The Mishnah as a Response to Catastrophe

The Mishnah reflects an attempt by the rabbis to create an eternal Judaism, unaffected by the kinds of catastrophes that had afflicted the Jewish people in the preceding two centuries.

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Bar Kokhba is defeated? The new moon still will come this month and need to be welcomed on Rosh Chodesh [the first of the new month]. The Romansoppress us yet again? Spring still means Pesach and summer Shavuot. Whether Jerusalem is in the hands of the Persians, the Greeks, the Romans, or the Turks, Jews will still get married, give birth and be born, eat, work, and die, and the rituals that govern those realities must be themselves governed. Thus the Mishnah is a book of "an eternal present," as it has been phrased by Jacob Neusner.

Essentially, the Mishnah is a collection of legal rulings and opinions, written in what has come to be known as Mishnaic Hebrew. Distinct from biblical Hebrew grammatically and, to some extent, in vocabu­lary, Mishnaic Hebrew has been proven by archaeological finds to have been the everyday language of the Hebrews of Judea at the time of Bar Kokhba. However, when the centers of rabbinic learning shifted to the Galilee, where Aramaic was the common tongue, Mishnaic Hebrew was destined to become a dead language, and by the end of the tannaitic period it had.

The Mishnah is divided into six sedarim (orders), a structure that the Tosefta (a supplementary collection compiled anonymously in the same period) and both the Palestinian and Babylonian Talmuds will follow. This order also gives Talmud one of its nicknames, shas, an acronym derived from shishah sedarim (six orders). Each of the Orders, in turn, has between seven and 12 subdivisions called masechtot (tractates, sing. masechet), of which the Mishnah contains 63. The tractates are divided into perakim / chapters, and the smallest units are designated as mishnayot (sing. mishnah) in the Babylonian Talmud or halakhot in the Palestinian Talmud. The tractates are given in order of length, beginning with the ones with the most chapters and continuing to those with the fewest.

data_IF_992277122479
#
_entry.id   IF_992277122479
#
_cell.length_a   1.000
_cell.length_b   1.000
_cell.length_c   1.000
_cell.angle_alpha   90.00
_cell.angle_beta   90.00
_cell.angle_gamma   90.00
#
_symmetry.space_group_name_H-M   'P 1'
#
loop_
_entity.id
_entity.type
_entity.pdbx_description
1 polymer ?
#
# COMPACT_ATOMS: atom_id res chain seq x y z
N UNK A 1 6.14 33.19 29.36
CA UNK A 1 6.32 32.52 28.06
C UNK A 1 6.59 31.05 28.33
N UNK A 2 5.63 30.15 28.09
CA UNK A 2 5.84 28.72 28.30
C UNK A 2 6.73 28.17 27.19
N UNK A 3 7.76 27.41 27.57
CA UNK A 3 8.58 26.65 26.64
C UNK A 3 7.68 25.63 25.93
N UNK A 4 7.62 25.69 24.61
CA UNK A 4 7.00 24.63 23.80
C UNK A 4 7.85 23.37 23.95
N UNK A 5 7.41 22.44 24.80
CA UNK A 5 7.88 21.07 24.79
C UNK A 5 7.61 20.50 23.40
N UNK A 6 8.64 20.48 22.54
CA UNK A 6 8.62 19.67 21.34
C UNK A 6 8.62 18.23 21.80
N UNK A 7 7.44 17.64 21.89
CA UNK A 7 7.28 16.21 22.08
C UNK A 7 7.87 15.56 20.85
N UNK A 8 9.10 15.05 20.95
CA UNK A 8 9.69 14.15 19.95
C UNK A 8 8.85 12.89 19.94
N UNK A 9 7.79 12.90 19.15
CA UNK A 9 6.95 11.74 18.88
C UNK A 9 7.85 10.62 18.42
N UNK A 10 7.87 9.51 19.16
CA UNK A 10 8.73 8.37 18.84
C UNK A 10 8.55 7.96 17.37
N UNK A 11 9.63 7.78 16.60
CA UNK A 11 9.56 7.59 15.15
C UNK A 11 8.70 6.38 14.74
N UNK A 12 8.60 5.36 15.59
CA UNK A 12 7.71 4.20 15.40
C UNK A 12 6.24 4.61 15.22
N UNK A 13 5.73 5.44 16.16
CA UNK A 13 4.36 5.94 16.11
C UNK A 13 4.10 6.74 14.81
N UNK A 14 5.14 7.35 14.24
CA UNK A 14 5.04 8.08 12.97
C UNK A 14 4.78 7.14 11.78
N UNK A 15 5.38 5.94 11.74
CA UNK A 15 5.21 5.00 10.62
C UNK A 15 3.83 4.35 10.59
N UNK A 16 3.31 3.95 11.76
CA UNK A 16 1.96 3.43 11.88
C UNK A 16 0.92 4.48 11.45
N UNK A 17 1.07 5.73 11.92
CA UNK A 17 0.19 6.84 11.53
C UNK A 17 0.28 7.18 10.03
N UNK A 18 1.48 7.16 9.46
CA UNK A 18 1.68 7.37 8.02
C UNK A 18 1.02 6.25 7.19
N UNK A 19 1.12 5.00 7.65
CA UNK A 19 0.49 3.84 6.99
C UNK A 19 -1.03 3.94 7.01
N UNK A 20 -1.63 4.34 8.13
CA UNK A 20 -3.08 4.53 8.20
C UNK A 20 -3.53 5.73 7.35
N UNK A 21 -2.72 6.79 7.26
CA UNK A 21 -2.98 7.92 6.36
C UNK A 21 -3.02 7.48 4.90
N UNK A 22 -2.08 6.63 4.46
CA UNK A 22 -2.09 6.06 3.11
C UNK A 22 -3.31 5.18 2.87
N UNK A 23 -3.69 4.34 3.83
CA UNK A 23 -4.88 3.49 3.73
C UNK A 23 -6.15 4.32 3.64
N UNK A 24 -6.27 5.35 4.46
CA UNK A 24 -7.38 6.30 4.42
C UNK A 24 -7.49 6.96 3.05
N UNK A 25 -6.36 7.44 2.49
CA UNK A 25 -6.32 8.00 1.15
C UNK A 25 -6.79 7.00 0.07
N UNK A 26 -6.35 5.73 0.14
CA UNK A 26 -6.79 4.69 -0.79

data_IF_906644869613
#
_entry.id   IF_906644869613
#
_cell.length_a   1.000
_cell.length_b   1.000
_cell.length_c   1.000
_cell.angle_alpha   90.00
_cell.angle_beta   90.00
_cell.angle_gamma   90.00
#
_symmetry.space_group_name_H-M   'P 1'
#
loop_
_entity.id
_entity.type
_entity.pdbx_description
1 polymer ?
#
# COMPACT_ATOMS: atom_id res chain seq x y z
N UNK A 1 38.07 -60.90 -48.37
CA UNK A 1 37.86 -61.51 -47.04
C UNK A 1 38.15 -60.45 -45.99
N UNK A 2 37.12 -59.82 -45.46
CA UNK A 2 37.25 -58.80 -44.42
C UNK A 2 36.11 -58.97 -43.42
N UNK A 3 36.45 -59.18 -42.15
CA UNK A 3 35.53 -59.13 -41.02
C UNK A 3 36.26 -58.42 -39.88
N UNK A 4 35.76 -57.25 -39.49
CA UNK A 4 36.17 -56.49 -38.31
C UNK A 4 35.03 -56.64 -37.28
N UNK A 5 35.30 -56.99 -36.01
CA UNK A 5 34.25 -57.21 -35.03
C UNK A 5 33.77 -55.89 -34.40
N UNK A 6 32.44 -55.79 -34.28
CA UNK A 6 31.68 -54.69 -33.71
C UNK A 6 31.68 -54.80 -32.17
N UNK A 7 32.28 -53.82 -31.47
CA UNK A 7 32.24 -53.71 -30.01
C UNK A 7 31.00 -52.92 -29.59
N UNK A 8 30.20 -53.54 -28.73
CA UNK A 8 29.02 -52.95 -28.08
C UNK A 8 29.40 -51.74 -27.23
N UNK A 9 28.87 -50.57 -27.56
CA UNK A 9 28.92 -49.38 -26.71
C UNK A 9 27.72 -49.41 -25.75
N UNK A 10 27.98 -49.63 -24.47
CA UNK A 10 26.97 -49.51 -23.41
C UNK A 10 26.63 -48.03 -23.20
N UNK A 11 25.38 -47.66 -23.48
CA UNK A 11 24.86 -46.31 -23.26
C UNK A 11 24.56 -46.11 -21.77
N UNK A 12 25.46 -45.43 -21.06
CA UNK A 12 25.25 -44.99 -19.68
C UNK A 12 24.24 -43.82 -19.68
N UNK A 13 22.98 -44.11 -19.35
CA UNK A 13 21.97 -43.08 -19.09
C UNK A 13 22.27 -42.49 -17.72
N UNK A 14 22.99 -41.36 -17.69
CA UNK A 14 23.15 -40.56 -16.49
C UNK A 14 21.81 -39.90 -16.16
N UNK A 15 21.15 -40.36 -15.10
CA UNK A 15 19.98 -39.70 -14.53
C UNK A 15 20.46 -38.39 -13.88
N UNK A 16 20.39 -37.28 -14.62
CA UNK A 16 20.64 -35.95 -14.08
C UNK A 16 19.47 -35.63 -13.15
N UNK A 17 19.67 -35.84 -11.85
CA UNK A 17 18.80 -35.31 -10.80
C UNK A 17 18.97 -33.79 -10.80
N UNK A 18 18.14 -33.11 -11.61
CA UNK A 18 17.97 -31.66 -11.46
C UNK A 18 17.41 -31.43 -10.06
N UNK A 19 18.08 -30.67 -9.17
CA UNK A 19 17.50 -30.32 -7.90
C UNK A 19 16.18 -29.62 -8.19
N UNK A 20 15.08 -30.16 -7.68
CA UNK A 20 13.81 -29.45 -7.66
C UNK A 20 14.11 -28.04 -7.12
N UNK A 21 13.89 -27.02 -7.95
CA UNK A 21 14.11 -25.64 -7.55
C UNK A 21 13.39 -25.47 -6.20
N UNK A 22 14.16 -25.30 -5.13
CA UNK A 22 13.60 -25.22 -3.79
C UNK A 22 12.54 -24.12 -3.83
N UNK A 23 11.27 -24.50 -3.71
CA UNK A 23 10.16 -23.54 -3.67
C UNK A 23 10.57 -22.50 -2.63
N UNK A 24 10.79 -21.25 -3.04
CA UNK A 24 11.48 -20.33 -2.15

Each of the six orders is named in a way that suggests one of its pri­mary topics. The first order, Zeraim (Seeds) deals particularly with laws of agriculture. The second order, Mo'ed (Appointed Seasons), covers the laws governing the festivals, fast days, and the Sabbath. The third order, Nashim (Women) primarily is concerned with laws governing marriage, divorce, betrothal, and adultery (although this order also contains the tractates Nedarim [Vows] and Nazir, which deals with the Nazirite vows of asceticism). The fourth order is Nezikin/Damages, and is largely con­cerned with what modern Anglo-American courts would call civil and criminal law, but also includes laws governing the treatment of idola­ters, and the most commonly read tractate of the Mishnah, Pirkei Avot (Sayings of the Fathers), a collection of ethical maxims. The fifth order, Kodashim (Holy Things) covers such Temple-related matters as sac­rifices, ritual slaughter, and the priesthood. The sixth and final order is Tohorot /Purities, and the majority of the tractates within it deal with issues of ritual purity and impurity.

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George Robinson

George Robinson, author of Essential Judaism, is the recipient of a Simon Rockower Award for excellence in Jewish journalism from the American Jewish Press Association. His writing has appeared in The New York Times, The Washington Post, Newsday, Jewish Week, and The Detroit Jewish News.